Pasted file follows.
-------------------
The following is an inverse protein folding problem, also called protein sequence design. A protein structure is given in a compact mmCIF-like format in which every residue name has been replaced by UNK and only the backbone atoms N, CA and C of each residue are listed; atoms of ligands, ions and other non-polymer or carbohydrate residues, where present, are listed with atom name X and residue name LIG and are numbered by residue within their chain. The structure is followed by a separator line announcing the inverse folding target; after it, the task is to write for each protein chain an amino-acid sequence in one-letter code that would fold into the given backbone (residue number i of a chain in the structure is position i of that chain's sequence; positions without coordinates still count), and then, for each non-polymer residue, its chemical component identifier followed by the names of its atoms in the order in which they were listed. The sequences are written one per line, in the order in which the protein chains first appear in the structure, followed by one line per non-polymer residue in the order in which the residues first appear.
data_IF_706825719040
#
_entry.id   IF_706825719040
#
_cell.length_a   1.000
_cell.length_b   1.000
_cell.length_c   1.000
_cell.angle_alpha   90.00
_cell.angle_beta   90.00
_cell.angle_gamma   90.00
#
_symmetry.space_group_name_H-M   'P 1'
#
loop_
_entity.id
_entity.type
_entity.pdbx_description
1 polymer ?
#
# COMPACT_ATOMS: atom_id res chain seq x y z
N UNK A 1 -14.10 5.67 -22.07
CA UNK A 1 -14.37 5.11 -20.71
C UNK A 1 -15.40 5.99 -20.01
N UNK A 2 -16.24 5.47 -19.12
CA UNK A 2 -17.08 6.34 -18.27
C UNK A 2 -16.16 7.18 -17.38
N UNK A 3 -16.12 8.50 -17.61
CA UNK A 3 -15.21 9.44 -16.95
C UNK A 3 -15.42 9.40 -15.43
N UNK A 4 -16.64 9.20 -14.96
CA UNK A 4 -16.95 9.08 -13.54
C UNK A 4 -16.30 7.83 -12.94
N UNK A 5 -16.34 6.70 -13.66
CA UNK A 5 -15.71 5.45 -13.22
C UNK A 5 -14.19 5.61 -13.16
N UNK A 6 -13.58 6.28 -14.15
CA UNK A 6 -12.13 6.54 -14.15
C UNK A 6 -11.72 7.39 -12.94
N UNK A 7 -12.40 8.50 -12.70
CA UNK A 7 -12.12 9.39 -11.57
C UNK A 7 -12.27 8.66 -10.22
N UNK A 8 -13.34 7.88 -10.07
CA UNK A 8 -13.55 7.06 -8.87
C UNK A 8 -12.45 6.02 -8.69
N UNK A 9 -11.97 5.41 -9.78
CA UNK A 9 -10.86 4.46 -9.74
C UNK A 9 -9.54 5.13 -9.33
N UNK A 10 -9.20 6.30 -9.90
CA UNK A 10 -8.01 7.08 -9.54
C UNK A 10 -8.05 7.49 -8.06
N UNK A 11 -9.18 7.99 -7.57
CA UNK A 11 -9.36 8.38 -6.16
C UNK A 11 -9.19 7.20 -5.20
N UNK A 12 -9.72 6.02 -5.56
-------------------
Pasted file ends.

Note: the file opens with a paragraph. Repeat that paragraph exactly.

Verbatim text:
The following is an inverse protein folding problem, also called protein sequence design. A protein structure is given in a compact mmCIF-like format in which every residue name has been replaced by UNK and only the backbone atoms N, CA and C of each residue are listed; atoms of ligands, ions and other non-polymer or carbohydrate residues, where present, are listed with atom name X and residue name LIG and are numbered by residue within their chain. The structure is followed by a separator line announcing the inverse folding target; after it, the task is to write for each protein chain an amino-acid sequence in one-letter code that would fold into the given backbone (residue number i of a chain in the structure is position i of that chain's sequence; positions without coordinates still count), and then, for each non-polymer residue, its chemical component identifier followed by the names of its atoms in the order in which they were listed. The sequences are written one per line, in the order in which the protein chains first appear in the structure, followed by one line per non-polymer residue in the order in which the residues first appear.